Just when you think the gardening year is over, it's time to plant garlic. The most flavorful member of the onion family is always the last veggie to go into the ground, because garlic cloves start their life cycle by developing roots in cold soil. Then, after at least two months of chilling, the little slivers of green that barely poked up their heads all winter will take off like green rockets. By summer, each little clove will grow into a 3-foot tall plant anchored by a beautiful bulb, ready to dig and cure.
Growing garlic is easy, and fresh garden-grown garlic is remarkably crisp and juicy, too. There are several types of garlic, and all of them change a little in response to the climate in which they are grown. So, if you save and replant the best and biggest cloves from your garden-grown garlic every year, it will improve with each passing season.
Types of Garlic
Familiar grocery store garlic is usually a softneck or "artichoke" type (Allium sativum sativum), most of which is grown in China, southeast of Bejing. The big bulbs may hold from 12 to 20 crowded cloves, with the largest cloves on the outside of the bulbs. Softneck garlic varieties grow best where winters are not extremely cold.
More cold-hardy hardneck garlic (Allium sativum ophioscordon) flowers with a flourish in late spring by developing a flower spike that curls around on itself. These "scapes" make great eating when harvested young and tender – a rare delicacy known only to gardeners. Gradually the base of the scape becomes as stiff as wood, so hardnecks cannot be braided.
Elephant garlic (Allium ameloprasum ) is actually a bulb-forming leek, but don't tell the thousands of gardeners who grow it for its giant, succulent cloves or for its huge pink lollipop of flowers. You can sacrifice the flowers if you'd rather eat the tender scape, and doing so will increase the size of the bulbs. Elephant garlic cloves planted in fall usually produce a half-pound bulb comprised of 4 to 5 big, mild-flavored cloves in early summer. Like softneck garlic, elephant garlic grows best in mild winter climates.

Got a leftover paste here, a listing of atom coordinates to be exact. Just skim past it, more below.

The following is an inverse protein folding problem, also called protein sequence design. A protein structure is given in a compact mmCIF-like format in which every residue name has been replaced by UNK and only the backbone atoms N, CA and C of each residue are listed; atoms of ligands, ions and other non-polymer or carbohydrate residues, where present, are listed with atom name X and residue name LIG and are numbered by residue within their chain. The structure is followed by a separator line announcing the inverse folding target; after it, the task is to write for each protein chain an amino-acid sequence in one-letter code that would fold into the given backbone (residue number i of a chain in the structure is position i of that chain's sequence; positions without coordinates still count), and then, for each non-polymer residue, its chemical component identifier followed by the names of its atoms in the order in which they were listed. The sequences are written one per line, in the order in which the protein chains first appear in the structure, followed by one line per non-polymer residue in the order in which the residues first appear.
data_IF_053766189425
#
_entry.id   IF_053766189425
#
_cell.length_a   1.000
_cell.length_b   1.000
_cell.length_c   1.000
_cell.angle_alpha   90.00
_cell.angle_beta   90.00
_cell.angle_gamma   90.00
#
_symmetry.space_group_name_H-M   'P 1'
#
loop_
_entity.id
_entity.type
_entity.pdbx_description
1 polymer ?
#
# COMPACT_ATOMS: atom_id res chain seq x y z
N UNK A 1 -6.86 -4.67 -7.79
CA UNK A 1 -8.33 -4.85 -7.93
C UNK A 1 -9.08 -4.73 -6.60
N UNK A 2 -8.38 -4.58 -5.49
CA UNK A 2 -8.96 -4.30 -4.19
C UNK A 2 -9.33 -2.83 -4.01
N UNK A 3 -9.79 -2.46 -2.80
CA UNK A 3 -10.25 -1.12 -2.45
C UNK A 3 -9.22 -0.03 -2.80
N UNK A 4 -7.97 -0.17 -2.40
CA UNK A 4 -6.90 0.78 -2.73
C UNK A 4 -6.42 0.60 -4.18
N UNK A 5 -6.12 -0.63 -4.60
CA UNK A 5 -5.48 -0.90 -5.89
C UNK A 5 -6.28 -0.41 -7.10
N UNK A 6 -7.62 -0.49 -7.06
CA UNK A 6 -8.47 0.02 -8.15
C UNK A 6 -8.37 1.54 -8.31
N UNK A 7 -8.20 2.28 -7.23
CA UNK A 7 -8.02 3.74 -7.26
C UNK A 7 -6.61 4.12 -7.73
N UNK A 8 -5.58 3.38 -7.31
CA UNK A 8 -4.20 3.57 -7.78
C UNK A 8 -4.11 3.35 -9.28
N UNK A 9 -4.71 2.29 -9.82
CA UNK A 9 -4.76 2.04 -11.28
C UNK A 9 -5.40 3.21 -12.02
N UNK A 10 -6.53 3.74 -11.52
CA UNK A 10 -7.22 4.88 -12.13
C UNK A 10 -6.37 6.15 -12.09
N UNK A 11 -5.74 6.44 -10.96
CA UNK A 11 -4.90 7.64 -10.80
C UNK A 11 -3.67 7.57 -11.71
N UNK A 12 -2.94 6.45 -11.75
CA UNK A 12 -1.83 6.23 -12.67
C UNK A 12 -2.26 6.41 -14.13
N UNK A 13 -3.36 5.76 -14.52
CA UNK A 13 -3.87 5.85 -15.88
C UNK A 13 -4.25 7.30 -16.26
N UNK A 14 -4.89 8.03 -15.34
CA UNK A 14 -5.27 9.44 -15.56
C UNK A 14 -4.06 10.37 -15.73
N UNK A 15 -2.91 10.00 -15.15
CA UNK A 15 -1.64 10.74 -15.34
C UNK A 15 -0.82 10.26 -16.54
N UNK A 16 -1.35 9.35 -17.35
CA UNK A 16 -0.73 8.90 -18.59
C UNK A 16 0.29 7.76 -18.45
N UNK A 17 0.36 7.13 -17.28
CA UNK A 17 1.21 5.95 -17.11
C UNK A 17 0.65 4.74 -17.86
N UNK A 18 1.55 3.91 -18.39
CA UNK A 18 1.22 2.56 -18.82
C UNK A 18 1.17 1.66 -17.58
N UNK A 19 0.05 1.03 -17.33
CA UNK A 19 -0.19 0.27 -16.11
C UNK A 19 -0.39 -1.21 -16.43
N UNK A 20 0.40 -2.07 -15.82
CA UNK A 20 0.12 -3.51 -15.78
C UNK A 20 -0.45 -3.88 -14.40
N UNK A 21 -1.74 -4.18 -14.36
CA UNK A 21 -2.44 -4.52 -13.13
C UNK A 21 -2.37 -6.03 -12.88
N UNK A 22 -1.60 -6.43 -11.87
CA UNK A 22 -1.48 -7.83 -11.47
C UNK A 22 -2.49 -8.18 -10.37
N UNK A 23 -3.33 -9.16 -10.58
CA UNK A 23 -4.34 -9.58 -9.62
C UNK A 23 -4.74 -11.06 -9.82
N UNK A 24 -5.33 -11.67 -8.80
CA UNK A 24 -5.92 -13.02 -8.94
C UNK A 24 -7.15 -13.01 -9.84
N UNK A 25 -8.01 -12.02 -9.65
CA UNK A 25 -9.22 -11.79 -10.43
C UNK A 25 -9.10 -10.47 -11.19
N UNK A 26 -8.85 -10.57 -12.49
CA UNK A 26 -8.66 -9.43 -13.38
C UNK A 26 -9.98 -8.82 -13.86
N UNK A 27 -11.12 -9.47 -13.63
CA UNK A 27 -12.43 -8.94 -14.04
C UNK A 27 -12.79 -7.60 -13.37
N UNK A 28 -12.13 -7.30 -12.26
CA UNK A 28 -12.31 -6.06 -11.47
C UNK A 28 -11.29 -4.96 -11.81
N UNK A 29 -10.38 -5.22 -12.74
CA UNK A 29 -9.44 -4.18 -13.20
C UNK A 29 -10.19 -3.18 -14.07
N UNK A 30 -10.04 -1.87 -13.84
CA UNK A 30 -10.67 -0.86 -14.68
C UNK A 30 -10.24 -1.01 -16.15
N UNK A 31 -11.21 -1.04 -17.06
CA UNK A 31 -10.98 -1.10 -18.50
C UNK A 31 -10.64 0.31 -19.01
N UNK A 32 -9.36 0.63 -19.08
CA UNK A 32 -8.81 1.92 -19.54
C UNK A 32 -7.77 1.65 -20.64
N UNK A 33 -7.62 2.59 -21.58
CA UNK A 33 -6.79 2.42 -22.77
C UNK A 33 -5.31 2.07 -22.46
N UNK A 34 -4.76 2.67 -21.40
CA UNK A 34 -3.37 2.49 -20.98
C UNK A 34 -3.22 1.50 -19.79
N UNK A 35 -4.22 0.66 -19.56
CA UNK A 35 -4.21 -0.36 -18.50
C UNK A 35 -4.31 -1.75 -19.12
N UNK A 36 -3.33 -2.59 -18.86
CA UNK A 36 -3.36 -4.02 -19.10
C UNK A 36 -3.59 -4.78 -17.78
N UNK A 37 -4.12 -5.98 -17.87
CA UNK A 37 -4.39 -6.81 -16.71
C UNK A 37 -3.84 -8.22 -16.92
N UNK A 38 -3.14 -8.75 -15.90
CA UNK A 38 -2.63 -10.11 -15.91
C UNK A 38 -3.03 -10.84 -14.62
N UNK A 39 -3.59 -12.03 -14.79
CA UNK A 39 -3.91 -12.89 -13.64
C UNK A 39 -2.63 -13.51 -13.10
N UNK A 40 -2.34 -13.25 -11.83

The Garlic Grower's Art
Garlic grows best in fertile, well drained soil with a near neutral pH. If your soil is clay, rake up raised rows or mounds for garlic to insure good drainage during the cold, clammy days of winter. Plant cloves 4 inches (10 cm) deep and 6 inches (15 cm) apart. As long as you set them with their pointed ends up, every clove you plant will grow. A light mulch of straw or shredded leaves, combined with casual hand weeding, guarantees a beautiful stand in spring.
Except for harvesting scapes from hardnecks and elephant garlic in late spring, the plants need no special care until it's time to gather the ripening bulbs. In late spring or early summer, yellowing of leaf tips means that the plant has shifted its priorities in favor of the bulb. Stop watering when 20 percent of plants' foliage has lost its green color, and start harvesting when about 40 percent of the leaves appear withered. Err on the side of earliness, because garlic bulbs left in the ground too long begin to push apart – a wise botanical strategy that helps to insure the success of the next generation, but makes for a shabby-looking crop.
Taking the Cure
While uncured garlic is infinitely edible, the bulk of the crop must be cured if it is to store well. As the bulbs cure, the skins over each clove will harden, and several layers of paper-thin wrapper "scales" will enclose them in a safe little package.
- To cure softnecks, hang them over a rafter individually or loosely bound into small bunches.
- Arrange hardnecks in a single layer on newspapers or screens, and gently turn them after a few days to help them dry evenly.
After a week, you can use pruning shears to cut off all but the top four inches from the tops of hardnecks and elephant garlic, but then let them continue curing for another 2 to 3 weeks. Softnecks are usually ready for braiding after 2 to 3 weeks of curing. Use pruning shears or utility scissors to trim most of the roots from cured garlic, clip off any remaining tops, and gently rub off bits of dried soil. Stored in mesh bags or baskets at cool room temperatures, garlic will keep in good condition for several months.
As I bring in my crop, I set aside the biggest, most perfect bulbs to use as my next year's planting stock, which saves time and money and helps me perpetuate a strain that has shown its satisfaction with the conditions in my garden. This is important, because once you grow garlic in your garden, you will never want to be without it.
By Barbara Pleasant